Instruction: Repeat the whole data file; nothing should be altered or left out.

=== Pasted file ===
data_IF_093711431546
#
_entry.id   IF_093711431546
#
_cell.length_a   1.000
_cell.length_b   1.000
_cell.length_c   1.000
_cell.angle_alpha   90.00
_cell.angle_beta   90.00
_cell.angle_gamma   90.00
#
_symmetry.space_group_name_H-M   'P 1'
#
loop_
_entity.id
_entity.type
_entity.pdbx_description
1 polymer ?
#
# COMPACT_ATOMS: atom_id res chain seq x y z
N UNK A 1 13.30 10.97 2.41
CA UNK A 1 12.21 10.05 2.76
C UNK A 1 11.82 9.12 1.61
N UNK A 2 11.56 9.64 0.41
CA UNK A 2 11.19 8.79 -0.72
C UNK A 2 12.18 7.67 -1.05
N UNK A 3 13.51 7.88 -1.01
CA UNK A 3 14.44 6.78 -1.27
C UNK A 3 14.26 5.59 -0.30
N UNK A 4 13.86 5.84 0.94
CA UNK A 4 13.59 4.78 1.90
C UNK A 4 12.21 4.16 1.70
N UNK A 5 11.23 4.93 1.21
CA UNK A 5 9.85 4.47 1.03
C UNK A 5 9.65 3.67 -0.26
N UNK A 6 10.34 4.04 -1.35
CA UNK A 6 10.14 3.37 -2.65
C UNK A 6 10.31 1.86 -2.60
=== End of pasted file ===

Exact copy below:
data_IF_093711431546
#
_entry.id   IF_093711431546
#
_cell.length_a   1.000
_cell.length_b   1.000
_cell.length_c   1.000
_cell.angle_alpha   90.00
_cell.angle_beta   90.00
_cell.angle_gamma   90.00
#
_symmetry.space_group_name_H-M   'P 1'
#
loop_
_entity.id
_entity.type
_entity.pdbx_description
1 polymer ?
#
# COMPACT_ATOMS: atom_id res chain seq x y z
N UNK A 1 13.30 10.97 2.41
CA UNK A 1 12.21 10.05 2.76
C UNK A 1 11.82 9.12 1.61
N UNK A 2 11.56 9.64 0.41
CA UNK A 2 11.19 8.79 -0.72
C UNK A 2 12.18 7.67 -1.05
N UNK A 3 13.51 7.88 -1.01
CA UNK A 3 14.44 6.78 -1.27
C UNK A 3 14.26 5.59 -0.30
N UNK A 4 13.86 5.84 0.94
CA UNK A 4 13.59 4.78 1.90
C UNK A 4 12.21 4.16 1.70
N UNK A 5 11.23 4.93 1.21
CA UNK A 5 9.85 4.47 1.03
C UNK A 5 9.65 3.67 -0.26
N UNK A 6 10.34 4.04 -1.35
CA UNK A 6 10.14 3.37 -2.65
C UNK A 6 10.31 1.86 -2.60